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Condition - Pumpkin seeds – nature’s little wonders!

By Jacqueline Newson BSc (Hons) Nutritional Therapy

These subtly sweet, nutty and chewy seeds are also known as pepitas. They are flat, dark green and encased in yellow-white husks. Some varieties of pumpkin produce seeds without the husk. Pumpkin seeds are available all year round, but are at their freshest during the autumn months, when they are in season. Pumpkins belong to the gourd or Cucurbitaceae family, along with cantaloupe, cucumber and squash.

The pumpkin fruit is generally grown as a field vegetable crop and the seeds are used to extract the nutritious pumpkin seed oil, as well as being used as a food source. In order to get quality seeds, the pumpkin should be fully mature. Each fruit contains up to 500 seeds with an edible olive green kernel. These are delicious and provide many health benefits.

History

Pumpkin and squash originated in the Americas and were cultivated by the ancient civilisations of Central and South America over 7,000 years ago. Native American Indians treasured pumpkins and their seeds for both their dietary and medicinal properties. European explorers, returning from their journeys, brought back many of the agricultural treasures of the New World. This encouraged cultivation of these celebrated foods to spread throughout the world. However, despite being utilised in recipes of many cultures, they appear to be a particular hallmark of Mexican cuisine. Today, pumpkins are commercially produced in Mexico, India, China and the USA.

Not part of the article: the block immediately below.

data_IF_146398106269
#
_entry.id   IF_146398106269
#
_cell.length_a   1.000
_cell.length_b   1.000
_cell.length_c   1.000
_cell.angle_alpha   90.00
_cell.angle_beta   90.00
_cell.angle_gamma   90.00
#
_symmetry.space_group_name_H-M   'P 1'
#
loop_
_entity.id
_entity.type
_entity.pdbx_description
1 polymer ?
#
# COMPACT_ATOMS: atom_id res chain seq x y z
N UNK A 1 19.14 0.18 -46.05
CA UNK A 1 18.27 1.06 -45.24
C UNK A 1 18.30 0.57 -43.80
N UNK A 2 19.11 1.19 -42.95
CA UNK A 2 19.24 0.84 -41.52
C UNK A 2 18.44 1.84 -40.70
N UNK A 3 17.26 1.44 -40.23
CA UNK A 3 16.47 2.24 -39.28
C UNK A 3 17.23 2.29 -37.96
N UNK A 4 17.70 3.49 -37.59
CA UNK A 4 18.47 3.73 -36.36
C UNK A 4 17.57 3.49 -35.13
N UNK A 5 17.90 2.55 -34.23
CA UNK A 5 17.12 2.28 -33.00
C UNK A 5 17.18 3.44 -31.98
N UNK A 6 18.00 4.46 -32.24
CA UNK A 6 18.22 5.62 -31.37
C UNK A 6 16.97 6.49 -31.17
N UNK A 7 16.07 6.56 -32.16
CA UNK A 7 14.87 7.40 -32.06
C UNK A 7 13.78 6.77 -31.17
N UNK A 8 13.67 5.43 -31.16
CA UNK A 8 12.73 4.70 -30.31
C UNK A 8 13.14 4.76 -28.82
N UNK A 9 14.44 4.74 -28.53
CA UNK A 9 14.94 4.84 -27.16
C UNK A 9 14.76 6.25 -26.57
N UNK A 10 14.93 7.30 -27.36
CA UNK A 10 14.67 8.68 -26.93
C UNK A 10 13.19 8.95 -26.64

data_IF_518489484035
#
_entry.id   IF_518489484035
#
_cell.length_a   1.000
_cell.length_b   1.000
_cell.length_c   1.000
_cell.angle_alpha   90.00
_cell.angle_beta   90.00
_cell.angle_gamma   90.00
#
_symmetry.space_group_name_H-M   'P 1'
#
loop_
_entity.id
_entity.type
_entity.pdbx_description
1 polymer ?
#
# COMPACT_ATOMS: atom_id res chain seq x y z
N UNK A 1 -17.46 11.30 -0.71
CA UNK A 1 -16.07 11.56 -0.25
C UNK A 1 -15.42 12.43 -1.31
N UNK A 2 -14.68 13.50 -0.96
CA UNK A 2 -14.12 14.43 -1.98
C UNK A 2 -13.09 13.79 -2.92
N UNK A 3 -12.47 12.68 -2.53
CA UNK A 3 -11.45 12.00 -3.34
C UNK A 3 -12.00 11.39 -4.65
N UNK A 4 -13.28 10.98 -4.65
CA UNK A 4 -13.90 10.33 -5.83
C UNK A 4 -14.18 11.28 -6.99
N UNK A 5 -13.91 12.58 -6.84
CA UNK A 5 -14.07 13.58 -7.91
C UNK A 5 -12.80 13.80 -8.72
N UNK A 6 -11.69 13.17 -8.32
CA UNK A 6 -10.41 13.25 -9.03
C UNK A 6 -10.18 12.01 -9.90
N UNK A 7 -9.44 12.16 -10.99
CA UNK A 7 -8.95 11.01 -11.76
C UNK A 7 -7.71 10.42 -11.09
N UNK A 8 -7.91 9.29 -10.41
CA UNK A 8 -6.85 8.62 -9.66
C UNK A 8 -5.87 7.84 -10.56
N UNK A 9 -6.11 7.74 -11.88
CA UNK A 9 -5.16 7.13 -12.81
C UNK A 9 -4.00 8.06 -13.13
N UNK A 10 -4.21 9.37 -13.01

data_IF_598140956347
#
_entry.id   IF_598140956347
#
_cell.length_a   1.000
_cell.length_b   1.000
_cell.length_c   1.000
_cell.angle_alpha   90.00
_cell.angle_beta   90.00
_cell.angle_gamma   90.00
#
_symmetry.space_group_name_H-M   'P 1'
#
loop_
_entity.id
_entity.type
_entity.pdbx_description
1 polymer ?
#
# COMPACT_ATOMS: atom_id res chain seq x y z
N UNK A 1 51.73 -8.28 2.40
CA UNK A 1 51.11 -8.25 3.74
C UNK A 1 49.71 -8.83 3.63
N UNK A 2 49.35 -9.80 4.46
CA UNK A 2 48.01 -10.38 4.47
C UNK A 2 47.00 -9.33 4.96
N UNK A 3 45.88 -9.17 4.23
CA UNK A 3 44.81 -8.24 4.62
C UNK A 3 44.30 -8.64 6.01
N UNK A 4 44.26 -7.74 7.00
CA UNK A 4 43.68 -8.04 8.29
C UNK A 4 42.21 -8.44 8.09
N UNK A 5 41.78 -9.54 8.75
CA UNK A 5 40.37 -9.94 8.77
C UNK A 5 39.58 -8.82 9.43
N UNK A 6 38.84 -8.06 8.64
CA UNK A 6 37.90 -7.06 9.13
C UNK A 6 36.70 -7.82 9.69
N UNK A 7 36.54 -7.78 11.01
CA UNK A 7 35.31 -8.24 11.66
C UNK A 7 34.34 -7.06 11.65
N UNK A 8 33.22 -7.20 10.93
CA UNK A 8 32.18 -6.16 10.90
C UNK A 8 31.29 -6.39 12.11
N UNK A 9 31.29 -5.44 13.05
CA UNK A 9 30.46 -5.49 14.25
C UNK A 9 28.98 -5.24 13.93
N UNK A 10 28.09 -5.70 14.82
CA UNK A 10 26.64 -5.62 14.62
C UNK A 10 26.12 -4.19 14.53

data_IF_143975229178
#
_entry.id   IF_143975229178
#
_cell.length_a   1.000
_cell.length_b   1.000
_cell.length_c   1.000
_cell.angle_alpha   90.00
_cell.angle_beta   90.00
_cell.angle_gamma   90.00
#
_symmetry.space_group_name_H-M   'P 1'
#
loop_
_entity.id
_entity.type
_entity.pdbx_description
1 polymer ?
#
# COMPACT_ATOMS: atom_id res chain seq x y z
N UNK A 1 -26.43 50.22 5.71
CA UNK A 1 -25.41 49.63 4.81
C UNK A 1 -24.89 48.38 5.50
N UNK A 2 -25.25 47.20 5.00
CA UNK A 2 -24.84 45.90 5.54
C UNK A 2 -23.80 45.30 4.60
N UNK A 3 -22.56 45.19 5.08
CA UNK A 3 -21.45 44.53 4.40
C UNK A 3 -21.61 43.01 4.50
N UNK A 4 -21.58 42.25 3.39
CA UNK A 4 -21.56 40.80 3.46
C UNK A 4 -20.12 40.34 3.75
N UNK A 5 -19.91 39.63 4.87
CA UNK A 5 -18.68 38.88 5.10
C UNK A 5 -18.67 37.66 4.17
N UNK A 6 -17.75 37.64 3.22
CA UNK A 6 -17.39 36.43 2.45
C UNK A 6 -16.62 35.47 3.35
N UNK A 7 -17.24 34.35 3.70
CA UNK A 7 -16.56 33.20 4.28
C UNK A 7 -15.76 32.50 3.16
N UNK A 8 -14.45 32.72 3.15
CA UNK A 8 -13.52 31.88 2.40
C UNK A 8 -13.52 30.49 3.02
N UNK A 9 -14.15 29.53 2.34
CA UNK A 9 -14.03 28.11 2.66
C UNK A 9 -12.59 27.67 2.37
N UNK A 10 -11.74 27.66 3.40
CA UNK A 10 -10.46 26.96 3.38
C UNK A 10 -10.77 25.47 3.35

Health benefits

Pumpkin seeds are rich in calories, containing 163 calories per ounce. They are also packed with protein and fibre, containing 8.46 grams of protein and 1.8 grams of dietary fibre per ounce.These nutritious seeds have many additional health benefits, containing a number of vitamins and being an excellent source of zinc. One gram of pumpkin seed protein contains as much tryptophan as a full glass of milk. Pumpkin seeds are a good source of magnesium, manganese, phosphorus and phytosterols.

Medicicnal uses

Natural antioxidant and anti-inflammatory

The phenolic content of pumpkin seeds gives them strong radical-scavenging activity, enabling them to effectively manage the body’s natural inflammatory response.

Healthy cholesterol levels

Pumpkin seeds contain plant sterols.These phytosterols occur naturally in foods of plant origin, and are known to have an effect on cholesterol absorption. Regular consumption of phytosterols may be protective of  coronary heart disease.

Rich source of minerals

Pumpkin seeds are a great way to get important minerals into the diet. They contain potassium, magnesium, manganese, zinc, selenium, copper, chromium, molybdenum and relatively small amounts of calcium and iron. Half a cup of these nutrient-rich seeds contain 92% of your daily requirements for magnesium, a mineral in which many people are deficient.

Culinary uses

Nut Butter

Pumpkin seeds make a delicious nut butter, which can then be used in a variety of ways. It’s the perfect natural alternative to butter and spreads, and can be used in baking too.

Dressings and Dips

Mix pumpkin seed butter with other ingredients to make tasty salad dressings and dips.

Cooking Oil

A thick green-red oil is produced from roasting pumpkin seeds, which has quite a robust flavour. This is usually mixed with other oils as a salad dressing or used for cooking.

Savoury snack

Pumpkin seeds can be toasted and salted as a tasty snack. 


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